Middle Ages and the Christian Kingdoms
The western Roman Empire, with the population contribution from peoples of Germanic origin, gradually changed over time until it was replaced as a political entity by a mosaic of Germanic kingdoms, with a greater or lesser degree of Romanisation. The Byzantine Empire continued the Roman tradition throughout the Middle Ages.
From the 8th century onwards, and for almost eight hundred years, the western frontier between the Christian and Islamic worlds lay in the Iberian Peninsula. Islam had recently produced its own coinage that drew on the gold Byzantine coins and silver Neo-Persian coins. The most notable feature of these coins was that they bore no images.
The Islamic states on the Peninsula minted gold coins (dinar), silver coins (dirham) and copper coins (fals). In the 11th century the Muslim area, which during the emirate and caliphate had constituted a single Arab state, broke up into several smaller regions known as taifas.
This is when the Almoravids arrived, who were later overthrown, in all their areas of influence, by the Almohads. The Almoravids issued a prestigious gold dinar and a silver coin called a qirat. The Almohads made heavier dinars than the Almoravids, which the Christians called doblas, and a silver square-shaped dirham.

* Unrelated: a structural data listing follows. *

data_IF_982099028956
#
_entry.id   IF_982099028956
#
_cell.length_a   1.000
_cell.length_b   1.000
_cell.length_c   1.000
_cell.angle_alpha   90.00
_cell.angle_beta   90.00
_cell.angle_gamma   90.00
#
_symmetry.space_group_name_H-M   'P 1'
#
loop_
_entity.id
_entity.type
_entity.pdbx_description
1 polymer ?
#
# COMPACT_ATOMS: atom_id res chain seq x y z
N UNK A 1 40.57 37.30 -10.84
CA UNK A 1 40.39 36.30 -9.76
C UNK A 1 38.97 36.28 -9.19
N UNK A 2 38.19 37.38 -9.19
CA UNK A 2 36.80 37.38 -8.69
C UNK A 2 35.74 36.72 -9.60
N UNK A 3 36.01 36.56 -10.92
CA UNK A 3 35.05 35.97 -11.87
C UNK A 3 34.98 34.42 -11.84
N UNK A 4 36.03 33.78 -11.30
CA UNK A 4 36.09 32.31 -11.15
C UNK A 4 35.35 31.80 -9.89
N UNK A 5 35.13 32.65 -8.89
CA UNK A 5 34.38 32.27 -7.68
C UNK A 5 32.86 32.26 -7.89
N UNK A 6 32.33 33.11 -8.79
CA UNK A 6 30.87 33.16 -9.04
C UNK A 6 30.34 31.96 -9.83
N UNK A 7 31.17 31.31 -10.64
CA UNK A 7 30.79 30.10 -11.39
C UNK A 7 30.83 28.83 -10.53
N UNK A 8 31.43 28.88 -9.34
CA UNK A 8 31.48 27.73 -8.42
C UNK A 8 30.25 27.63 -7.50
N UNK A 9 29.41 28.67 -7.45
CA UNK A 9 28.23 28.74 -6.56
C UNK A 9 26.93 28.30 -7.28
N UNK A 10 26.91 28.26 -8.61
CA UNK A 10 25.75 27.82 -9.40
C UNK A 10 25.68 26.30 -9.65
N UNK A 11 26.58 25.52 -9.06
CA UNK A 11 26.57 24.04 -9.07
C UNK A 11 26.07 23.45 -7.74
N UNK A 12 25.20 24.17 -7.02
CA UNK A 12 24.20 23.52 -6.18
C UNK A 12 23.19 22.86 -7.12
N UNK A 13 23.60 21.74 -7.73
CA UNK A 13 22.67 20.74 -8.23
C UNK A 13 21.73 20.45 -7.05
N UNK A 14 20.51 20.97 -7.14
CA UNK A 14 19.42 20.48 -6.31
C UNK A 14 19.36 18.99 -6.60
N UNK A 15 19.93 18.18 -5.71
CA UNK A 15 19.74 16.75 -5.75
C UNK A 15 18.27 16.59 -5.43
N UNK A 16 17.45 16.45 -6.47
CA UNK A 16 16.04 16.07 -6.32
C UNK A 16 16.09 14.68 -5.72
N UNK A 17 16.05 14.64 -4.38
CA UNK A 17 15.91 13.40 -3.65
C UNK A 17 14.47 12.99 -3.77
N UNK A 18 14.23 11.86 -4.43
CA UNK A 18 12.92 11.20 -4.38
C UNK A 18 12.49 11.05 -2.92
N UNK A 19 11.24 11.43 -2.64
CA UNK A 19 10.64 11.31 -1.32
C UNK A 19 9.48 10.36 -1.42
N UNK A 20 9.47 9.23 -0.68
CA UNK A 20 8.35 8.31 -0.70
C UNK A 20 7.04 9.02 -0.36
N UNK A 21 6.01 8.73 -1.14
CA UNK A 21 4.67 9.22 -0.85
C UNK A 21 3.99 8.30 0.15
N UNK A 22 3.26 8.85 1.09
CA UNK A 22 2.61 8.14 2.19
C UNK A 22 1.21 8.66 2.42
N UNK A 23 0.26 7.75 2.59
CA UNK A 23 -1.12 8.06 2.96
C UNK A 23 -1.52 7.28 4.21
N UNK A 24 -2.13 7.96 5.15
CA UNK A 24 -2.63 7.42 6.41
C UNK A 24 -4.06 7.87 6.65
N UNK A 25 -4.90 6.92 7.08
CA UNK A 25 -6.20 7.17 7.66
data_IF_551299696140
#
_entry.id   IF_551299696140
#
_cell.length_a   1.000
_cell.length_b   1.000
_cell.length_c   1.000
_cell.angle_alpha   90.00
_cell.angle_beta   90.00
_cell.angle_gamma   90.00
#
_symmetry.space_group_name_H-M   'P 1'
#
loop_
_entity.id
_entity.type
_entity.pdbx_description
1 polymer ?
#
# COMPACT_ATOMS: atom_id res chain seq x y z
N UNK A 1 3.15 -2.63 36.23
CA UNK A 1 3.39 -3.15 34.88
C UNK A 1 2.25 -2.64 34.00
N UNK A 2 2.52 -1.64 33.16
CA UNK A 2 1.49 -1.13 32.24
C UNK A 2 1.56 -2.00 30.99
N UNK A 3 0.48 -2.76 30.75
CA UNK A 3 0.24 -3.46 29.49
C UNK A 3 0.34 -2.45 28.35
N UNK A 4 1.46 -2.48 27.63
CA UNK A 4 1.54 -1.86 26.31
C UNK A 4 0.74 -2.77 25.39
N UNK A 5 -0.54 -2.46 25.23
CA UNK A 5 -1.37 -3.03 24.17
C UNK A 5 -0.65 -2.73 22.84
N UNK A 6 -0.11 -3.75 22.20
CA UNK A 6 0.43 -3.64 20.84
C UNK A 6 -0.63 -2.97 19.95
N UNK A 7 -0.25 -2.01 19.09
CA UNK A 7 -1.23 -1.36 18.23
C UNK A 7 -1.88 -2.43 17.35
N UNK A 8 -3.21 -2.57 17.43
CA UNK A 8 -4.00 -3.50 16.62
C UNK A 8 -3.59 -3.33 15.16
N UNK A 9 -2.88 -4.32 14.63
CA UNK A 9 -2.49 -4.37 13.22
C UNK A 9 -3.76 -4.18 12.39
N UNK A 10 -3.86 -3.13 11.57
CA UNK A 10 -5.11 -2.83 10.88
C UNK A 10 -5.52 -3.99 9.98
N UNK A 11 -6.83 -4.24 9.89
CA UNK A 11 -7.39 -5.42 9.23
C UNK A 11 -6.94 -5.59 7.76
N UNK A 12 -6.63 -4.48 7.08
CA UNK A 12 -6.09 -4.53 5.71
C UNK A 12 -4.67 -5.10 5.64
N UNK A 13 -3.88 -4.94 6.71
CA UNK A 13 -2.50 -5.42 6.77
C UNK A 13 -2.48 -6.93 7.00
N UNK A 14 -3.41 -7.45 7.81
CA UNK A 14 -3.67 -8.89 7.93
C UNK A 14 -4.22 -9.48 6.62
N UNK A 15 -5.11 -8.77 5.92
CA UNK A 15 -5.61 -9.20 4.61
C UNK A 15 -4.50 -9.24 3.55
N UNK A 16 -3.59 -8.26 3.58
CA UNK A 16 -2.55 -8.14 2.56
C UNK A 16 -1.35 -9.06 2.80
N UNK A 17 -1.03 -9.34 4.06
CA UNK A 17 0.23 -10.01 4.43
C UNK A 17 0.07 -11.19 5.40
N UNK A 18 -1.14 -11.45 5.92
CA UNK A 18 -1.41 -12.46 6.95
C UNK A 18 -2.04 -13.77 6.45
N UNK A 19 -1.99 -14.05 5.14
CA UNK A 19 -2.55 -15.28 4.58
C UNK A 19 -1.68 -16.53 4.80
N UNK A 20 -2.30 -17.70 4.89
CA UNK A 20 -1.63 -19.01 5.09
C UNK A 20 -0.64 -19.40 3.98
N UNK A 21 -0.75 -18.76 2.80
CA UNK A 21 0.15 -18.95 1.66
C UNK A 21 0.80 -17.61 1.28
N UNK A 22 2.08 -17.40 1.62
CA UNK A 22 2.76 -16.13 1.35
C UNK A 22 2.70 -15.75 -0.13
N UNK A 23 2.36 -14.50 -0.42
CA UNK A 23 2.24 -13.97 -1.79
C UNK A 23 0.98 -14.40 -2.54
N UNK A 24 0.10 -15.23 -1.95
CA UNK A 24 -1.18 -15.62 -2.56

The Christian Kingdoms
Christian coins returned to iconographic representations, but giving considerable importance to mottoes or inscriptions. Coins once again bore portraits of governors as a symbol of the issuing authority, but we also see other types of symbols of this power, such as crosses, monograms or heraldry. By the late 11th century all Christian states on the Peninsula were issuing their own coins.